It takes the traditional three articulating arms of a “pick and place” Delta Robot and miniturises them to a millimeter-scale version, hence the “milliDelta” name.
As reported in Science Robotics, the new design has actually been developed by Robert Wood’s team at Harvard’s Wyss Institute for Biologically Inspired Engineering and John A. Paulson School of Engineering and Applied Sciences (SEAS). To give it proper credit.
Benjamin Boettner writes, in the Harvard.edu website:
“By integrating their microfabrication technique with high-performance composite materials that can incorporate flexural joints and bending actuators, the milliDelta can operate with high speed, force, and micrometer precision, which make it compatible with a range of micromanipulation tasks in manufacturing and medicine.”
According to Robert Wood, who is a Core Faculty member at the Wyss Institute and co-leader of its Bioinspired Robotics platform:
“The physics of scaling told us that bringing down the size of Delta robots would increase their speed and acceleration, and pop-up MEMS manufacturing with its ability to use any material or combination of materials seemed an ideal way to attack this problem.”
“This approach also allowed us to rapidly go through a number of iterations that led us to the final milliDelta.”
The Wyss team has apparently already demonstrated that the milliDelta can work in a space of just seven cubic millimeters.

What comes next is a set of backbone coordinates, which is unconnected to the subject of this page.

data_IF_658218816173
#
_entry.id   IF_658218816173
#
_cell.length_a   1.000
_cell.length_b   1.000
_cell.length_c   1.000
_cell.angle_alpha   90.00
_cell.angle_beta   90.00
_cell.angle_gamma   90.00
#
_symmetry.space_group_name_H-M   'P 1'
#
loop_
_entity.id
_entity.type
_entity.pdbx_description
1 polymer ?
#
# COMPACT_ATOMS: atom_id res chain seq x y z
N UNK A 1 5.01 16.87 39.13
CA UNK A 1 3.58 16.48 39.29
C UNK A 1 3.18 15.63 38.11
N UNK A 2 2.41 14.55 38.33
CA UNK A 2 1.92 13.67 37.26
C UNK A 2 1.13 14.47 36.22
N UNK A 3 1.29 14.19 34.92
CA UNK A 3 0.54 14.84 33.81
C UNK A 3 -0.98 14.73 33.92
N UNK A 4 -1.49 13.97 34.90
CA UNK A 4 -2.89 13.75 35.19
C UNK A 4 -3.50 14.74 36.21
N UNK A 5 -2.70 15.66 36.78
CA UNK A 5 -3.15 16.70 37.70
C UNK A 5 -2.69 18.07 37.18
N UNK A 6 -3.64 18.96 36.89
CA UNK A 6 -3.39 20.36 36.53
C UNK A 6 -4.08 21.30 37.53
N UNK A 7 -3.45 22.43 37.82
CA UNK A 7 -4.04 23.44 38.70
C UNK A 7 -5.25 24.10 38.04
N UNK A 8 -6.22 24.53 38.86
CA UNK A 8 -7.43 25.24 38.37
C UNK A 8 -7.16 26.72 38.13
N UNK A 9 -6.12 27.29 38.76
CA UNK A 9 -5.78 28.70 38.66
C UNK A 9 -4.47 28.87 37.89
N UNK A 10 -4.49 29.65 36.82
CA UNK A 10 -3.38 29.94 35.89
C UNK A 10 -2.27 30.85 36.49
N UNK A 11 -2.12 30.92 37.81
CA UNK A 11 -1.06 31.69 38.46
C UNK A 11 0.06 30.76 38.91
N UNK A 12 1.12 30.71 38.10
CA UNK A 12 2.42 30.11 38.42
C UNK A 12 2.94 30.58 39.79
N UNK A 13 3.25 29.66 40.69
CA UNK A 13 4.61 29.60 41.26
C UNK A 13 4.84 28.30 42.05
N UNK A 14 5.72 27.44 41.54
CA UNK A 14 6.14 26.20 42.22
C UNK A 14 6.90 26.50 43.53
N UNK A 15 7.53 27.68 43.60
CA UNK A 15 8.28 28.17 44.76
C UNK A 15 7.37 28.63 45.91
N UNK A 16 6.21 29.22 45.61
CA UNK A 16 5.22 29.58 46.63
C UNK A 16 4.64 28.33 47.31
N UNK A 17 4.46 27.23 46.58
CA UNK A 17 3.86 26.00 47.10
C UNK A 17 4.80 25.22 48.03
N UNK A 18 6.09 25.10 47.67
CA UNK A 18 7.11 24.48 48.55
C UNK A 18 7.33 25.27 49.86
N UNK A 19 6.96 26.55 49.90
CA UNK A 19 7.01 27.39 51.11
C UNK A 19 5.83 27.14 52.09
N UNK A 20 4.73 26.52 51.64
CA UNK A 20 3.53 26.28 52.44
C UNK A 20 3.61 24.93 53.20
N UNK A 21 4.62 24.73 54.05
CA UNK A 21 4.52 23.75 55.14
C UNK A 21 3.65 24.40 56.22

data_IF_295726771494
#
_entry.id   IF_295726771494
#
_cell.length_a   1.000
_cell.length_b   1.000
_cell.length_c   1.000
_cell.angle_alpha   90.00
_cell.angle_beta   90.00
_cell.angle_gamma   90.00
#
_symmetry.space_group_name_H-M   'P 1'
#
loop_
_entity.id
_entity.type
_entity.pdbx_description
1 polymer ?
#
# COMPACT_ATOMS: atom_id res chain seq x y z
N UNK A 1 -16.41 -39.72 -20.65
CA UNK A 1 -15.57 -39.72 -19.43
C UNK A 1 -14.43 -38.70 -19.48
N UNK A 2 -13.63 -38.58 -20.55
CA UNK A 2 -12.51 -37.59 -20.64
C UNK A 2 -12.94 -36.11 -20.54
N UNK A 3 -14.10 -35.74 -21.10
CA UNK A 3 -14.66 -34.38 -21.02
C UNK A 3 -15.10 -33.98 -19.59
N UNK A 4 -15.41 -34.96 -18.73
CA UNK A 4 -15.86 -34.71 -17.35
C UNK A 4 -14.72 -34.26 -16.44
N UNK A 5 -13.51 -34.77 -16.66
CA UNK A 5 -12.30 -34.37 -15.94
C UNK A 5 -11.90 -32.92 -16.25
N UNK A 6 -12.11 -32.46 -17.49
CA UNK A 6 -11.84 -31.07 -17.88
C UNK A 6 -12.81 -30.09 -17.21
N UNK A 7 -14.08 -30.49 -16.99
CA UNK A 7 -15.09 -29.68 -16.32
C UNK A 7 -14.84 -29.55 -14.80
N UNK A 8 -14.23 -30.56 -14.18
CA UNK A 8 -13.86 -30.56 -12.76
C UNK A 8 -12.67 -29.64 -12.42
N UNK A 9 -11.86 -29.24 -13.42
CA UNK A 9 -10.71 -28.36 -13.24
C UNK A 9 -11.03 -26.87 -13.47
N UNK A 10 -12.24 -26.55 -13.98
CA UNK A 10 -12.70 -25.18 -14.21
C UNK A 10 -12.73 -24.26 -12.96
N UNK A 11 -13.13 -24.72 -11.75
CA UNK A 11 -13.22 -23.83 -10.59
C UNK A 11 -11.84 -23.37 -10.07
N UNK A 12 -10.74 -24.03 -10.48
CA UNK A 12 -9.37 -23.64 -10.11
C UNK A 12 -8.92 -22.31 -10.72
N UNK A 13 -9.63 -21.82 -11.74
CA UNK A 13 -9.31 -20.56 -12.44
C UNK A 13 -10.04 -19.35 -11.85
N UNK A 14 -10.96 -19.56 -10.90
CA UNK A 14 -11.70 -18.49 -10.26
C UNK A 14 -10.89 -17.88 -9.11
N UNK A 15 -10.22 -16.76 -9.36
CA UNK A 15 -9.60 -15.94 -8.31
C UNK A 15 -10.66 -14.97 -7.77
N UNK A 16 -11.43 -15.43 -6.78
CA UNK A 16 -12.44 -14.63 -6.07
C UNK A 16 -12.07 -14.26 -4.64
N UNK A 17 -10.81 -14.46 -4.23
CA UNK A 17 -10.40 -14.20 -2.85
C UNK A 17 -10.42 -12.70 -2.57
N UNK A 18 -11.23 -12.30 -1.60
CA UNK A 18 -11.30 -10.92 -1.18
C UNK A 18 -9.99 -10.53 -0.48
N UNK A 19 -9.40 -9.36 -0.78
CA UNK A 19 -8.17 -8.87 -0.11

It could apply forces and exhibit trajectories – together high frequency operation – that could make it ideal for “micromanipulations in industrial pick-and-place processes and microscopic surgeries such as retinal microsurgeries performed on the human eye”.
The Wyss Institute, which posted the video below, adds:
“Possible applications at this scale include microassembly, micromanipulation, and tremor cancellation in microsurgery. Our design is powered by three independently controlled piezoelectric bending actuators.
At 15mm x 15mm x 20mm, it has a payload capacity of ~3x its mass. It can operate with precision down to ~5µm, at frequencies up to 75Hz, and experience accelerations of ~22g. The design has potential for high-bandwidth, high-precision applications at the millimeter-scale.”
Thanks to Sue P. for highlighting this one.
[Via New Atlas]
Image credit: Wyss Institute at Harvard University